Four characters in search of the American Dream in "Skeleton Crew"
The third play in her Detroit Trilogy, "Skeleton Crew" — which is being given a smoothly crafted, persuasively acted production at Chester Theatre Company — unfolds in the break room of an automobile stamping plant in Detroit that is rumored to be on the chopping block.
Morisseau zeroes in on four black workers whose lives already are on an edge if, for no other reason, than because of race and ethnicity.
Faye (Ami Brabson in a skillfully shaded, richly nuanced portrayal), a woman in her mid-50s for whom the break room holds special urgency, is caught between, on the one hand, advocating for the workers she represents and, on the other, a maternal relationship with an upwardly mobile plant supervisor named Reggie (Daniel Morgan Shelley), who is in his mid-30s and only just stepping onto the playing field that is the American Dream: A family, a newly purchased house and a job that catches him between the expectations of his white bosses and his compassion for the people he supervises, especially Faye, to whom he owes a great deal..
Also in the mix are the engaging Dez (Christian Henley), whose carefree, flirtatious, hustling ways belies a man who is a dedicated, valuable worker; and Shanita (Margaret Odette), young, pregnant, unmarried.
They have their dreams. Dez wants to open his own garage. "All I gotta do is save enough money to buy it outright. Few more months of overtime, I'm in there," he says. Shanita wants to prove she is "irreplaceable," she says. "I'm talking work efficiency and ethic," she tells a cynical Faye. "I don't complain. I got the least write-ups. Do a lotta overtime."
Faye, Dez, Shanita and Reggie are a kind of loosely connected family, although the bond between Reggie and Faye, who is estranged from her own son, runs deepest and over a long period of time.
Without melodrama or histrionics, there is dysfunction here — rule-breaking; assertions of the independent spirit; suspicion; mistrust; trust; risk; secrets, some of which are kept secret through the resolution of her play.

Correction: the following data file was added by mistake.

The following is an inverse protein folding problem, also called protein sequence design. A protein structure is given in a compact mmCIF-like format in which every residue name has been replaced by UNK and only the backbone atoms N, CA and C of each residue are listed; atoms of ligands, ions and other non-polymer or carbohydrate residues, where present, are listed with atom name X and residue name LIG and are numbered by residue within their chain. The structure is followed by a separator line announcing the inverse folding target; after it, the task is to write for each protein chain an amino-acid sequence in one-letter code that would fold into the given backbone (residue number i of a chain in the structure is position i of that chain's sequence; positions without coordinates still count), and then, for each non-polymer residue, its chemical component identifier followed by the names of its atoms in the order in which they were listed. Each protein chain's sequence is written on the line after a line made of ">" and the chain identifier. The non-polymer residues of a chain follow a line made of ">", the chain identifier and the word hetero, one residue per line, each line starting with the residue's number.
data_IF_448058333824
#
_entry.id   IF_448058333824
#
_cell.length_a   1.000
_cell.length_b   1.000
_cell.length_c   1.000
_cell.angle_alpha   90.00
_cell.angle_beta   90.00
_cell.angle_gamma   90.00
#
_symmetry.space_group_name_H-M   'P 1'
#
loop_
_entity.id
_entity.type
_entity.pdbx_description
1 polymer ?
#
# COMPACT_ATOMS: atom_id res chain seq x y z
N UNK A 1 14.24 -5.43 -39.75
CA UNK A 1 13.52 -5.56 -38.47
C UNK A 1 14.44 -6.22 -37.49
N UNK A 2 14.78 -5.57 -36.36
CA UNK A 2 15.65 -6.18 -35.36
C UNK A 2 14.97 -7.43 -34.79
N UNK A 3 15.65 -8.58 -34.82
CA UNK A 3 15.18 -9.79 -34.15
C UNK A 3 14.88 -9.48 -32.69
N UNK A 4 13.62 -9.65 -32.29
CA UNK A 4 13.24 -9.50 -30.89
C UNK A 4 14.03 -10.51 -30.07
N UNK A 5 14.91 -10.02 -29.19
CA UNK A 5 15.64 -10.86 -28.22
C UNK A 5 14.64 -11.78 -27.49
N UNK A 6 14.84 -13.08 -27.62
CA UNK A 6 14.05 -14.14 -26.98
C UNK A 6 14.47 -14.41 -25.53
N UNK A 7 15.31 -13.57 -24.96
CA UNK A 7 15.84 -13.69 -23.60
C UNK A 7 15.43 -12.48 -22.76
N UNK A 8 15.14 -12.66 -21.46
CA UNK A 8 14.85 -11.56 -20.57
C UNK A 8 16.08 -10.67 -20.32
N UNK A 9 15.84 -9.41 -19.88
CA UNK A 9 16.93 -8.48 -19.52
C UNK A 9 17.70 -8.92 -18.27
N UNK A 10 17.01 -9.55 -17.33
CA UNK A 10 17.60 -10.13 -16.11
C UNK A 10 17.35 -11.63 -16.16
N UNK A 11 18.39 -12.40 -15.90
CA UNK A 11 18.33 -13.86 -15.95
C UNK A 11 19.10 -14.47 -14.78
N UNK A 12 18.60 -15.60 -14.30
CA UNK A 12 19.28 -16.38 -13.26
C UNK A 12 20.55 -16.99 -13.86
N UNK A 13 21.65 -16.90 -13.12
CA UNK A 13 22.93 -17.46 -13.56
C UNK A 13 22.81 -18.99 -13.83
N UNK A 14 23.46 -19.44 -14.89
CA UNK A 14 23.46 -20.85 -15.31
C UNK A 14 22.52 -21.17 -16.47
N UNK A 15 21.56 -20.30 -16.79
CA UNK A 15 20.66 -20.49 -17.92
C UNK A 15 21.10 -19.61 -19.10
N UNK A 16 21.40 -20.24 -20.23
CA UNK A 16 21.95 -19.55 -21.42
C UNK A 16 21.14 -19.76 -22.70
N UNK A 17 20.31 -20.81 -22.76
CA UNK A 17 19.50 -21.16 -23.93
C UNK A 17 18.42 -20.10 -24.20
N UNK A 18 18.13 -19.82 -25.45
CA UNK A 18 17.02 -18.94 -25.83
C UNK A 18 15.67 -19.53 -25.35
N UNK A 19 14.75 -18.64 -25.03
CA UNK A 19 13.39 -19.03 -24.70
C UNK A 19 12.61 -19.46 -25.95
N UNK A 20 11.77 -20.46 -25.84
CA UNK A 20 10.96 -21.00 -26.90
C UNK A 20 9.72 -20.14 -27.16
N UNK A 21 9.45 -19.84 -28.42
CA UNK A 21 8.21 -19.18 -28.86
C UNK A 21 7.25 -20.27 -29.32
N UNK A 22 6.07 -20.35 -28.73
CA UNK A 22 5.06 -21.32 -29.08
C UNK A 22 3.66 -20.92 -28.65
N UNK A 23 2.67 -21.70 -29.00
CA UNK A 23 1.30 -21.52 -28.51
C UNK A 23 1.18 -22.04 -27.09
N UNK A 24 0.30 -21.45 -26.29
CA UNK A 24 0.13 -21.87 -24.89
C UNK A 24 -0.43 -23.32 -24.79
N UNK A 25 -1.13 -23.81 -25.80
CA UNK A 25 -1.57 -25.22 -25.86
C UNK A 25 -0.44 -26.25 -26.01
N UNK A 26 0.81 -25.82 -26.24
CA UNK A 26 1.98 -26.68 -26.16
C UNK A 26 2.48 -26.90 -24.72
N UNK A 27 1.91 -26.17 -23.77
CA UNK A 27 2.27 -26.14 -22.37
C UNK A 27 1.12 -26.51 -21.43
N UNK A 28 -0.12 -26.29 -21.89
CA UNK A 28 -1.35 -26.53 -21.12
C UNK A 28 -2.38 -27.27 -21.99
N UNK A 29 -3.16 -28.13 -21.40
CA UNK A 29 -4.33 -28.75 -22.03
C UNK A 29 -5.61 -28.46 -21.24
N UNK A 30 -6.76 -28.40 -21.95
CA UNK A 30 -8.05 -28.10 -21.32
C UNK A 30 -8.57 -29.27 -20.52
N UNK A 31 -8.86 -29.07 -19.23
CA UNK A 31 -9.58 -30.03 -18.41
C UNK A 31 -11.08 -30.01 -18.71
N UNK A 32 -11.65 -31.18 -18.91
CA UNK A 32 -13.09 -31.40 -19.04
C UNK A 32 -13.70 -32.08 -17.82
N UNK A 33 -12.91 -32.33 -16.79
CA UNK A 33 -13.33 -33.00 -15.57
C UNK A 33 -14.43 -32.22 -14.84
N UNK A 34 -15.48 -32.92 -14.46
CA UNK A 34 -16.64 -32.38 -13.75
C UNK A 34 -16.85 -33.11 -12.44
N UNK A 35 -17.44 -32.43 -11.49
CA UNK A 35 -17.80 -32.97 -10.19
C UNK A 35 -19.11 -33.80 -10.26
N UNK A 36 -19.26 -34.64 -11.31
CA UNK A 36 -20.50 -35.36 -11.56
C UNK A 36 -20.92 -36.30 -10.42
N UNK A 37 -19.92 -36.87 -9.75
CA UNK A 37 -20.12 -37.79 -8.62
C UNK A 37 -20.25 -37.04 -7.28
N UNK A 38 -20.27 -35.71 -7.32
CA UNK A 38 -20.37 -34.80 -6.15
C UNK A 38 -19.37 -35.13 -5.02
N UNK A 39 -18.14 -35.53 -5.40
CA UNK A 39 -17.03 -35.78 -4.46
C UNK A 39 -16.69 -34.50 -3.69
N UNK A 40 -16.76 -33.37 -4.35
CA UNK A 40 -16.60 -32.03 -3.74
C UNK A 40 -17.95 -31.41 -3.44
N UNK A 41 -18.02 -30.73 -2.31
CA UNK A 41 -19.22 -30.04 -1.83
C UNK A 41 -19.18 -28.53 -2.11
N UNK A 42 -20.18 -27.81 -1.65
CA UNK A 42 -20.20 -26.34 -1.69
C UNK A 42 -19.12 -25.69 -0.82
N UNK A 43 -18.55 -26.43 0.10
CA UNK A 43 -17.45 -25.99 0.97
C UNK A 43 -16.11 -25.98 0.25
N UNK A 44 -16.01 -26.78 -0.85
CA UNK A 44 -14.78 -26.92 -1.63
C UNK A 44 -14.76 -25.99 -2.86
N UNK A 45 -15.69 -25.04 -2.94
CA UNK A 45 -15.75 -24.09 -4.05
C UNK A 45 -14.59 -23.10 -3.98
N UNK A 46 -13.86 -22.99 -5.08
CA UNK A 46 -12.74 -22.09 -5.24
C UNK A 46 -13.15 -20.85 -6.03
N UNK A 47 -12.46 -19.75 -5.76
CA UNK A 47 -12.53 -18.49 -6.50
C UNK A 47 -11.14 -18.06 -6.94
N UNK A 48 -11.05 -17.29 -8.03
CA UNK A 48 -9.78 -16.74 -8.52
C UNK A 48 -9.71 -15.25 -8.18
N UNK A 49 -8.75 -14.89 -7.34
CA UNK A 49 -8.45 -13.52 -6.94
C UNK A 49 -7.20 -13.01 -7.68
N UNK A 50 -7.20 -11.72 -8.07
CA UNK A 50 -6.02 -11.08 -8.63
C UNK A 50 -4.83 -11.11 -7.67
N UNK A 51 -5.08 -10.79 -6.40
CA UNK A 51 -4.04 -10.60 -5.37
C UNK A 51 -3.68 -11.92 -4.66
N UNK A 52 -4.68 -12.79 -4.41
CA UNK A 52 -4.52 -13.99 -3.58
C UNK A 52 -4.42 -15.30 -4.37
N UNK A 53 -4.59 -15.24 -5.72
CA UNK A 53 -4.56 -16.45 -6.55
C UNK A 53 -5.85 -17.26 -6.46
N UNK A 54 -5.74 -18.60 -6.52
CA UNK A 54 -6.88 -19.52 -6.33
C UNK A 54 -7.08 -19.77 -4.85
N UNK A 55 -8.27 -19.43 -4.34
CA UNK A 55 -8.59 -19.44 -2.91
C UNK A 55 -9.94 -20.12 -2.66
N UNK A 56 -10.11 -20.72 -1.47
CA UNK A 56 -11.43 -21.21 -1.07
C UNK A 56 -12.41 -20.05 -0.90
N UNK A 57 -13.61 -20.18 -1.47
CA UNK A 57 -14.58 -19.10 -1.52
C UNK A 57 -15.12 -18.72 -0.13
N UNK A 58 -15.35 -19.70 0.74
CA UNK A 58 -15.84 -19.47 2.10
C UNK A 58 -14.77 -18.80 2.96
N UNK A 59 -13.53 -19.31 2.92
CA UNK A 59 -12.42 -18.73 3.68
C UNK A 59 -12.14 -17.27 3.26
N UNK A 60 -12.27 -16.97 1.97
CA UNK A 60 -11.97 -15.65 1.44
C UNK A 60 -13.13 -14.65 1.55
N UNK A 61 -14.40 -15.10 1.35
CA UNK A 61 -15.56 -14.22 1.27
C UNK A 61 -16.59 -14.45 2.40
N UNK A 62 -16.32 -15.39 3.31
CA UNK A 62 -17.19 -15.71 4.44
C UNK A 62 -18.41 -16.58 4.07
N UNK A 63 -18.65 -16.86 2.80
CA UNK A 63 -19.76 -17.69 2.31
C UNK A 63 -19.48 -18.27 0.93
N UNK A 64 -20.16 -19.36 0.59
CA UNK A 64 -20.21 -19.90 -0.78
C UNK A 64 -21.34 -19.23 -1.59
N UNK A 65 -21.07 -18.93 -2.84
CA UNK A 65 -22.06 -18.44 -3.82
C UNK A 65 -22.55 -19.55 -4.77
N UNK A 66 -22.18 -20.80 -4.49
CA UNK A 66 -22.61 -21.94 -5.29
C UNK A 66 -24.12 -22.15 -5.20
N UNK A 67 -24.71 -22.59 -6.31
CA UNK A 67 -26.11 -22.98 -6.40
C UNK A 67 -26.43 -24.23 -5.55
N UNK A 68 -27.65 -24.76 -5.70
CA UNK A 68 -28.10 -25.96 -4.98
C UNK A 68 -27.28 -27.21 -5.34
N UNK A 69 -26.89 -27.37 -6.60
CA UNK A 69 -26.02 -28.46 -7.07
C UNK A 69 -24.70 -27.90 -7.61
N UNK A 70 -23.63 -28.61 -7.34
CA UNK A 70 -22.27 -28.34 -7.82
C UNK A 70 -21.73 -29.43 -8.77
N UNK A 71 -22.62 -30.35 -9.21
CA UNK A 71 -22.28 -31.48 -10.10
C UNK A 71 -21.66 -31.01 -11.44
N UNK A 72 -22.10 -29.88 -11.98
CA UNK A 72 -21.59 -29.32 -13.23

It doesn't help that the plant is being hit by a series of burglaries and there is the suggestion that one of the break room crew may be responsible.
Played within the framework of the Great Recession of 2008, "Skeleton Crew" tries to strike, in its narrative, a balance between the personal and the broader social-political-economic waves that are bearing down on the plant and its workers like an inescapable tsunami. You can catch echoes of Odets, Kingsley, other voices from the political movement that caught American theater in the late '20s and much of the '30s.
Morisseau's concerns have to do with how one develops survival strategies in an environment that is either indifferent or downright hostile; allegiances to ourselves and those we love; what it means to have dreams and what it takes to make those dreams become reality; what it takes to, indeed, become irreplaceable.
Whatever shadows dog her characters — Dez carries a gun in his pack; Shanita refuses to talk about the father of her child; Faye has secrets of her own which only Reggie has the ability to expose — Morisseau paints them with compassion and understanding. So do director Awoye Timpo and her cast.
Odette's Shanita is an appealing blend of ingenuousness, sincerity, conviction and streetsmarts. Henley catches the intriguing, often appealing, mix of temperaments within Dez, a young man who, especially as played by Henley, defies simplistic characterization and assumption.
Shelley's Reggie is direct and honest; open in his expressions of the choices he faces.
As Faye, Brabson takes full advantage of the opportunities Morisseau provides. Her Faye is cynical, pragmatic, secretive, loyal, deeply flawed. She walks a tightrope with full awareness of the consequences should she fall off. She has a lot in common with the other members of this "skeleton crew" who each ask no more from the American Dream than to make good on its promise.
Reach Jeffrey Borak at 413-496-6212
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